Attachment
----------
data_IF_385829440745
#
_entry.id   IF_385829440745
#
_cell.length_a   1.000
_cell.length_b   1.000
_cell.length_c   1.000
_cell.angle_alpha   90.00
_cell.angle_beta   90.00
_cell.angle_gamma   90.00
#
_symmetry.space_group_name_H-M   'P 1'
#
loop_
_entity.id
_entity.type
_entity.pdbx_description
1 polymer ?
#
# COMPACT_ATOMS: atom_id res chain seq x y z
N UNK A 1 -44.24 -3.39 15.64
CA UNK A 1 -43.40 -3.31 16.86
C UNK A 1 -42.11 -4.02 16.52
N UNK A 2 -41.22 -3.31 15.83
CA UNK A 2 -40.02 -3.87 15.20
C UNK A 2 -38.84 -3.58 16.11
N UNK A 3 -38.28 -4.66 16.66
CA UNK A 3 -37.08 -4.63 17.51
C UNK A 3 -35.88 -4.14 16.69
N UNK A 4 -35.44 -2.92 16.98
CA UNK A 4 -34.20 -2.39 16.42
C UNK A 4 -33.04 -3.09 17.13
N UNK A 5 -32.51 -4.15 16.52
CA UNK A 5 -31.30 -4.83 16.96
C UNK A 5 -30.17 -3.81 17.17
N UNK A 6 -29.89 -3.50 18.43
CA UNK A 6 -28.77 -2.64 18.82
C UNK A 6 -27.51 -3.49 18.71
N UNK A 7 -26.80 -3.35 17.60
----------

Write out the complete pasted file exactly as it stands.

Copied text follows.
data_IF_385829440745
#
_entry.id   IF_385829440745
#
_cell.length_a   1.000
_cell.length_b   1.000
_cell.length_c   1.000
_cell.angle_alpha   90.00
_cell.angle_beta   90.00
_cell.angle_gamma   90.00
#
_symmetry.space_group_name_H-M   'P 1'
#
loop_
_entity.id
_entity.type
_entity.pdbx_description
1 polymer ?
#
# COMPACT_ATOMS: atom_id res chain seq x y z
N UNK A 1 -44.24 -3.39 15.64
CA UNK A 1 -43.40 -3.31 16.86
C UNK A 1 -42.11 -4.02 16.52
N UNK A 2 -41.22 -3.31 15.83
CA UNK A 2 -40.02 -3.87 15.20
C UNK A 2 -38.84 -3.58 16.11
N UNK A 3 -38.28 -4.66 16.66
CA UNK A 3 -37.08 -4.63 17.51
C UNK A 3 -35.88 -4.14 16.69
N UNK A 4 -35.44 -2.92 16.98
CA UNK A 4 -34.20 -2.39 16.42
C UNK A 4 -33.04 -3.09 17.13
N UNK A 5 -32.51 -4.15 16.52
CA UNK A 5 -31.30 -4.83 16.96
C UNK A 5 -30.17 -3.81 17.17
N UNK A 6 -29.89 -3.50 18.43
CA UNK A 6 -28.77 -2.64 18.82
C UNK A 6 -27.51 -3.49 18.71
N UNK A 7 -26.80 -3.35 17.60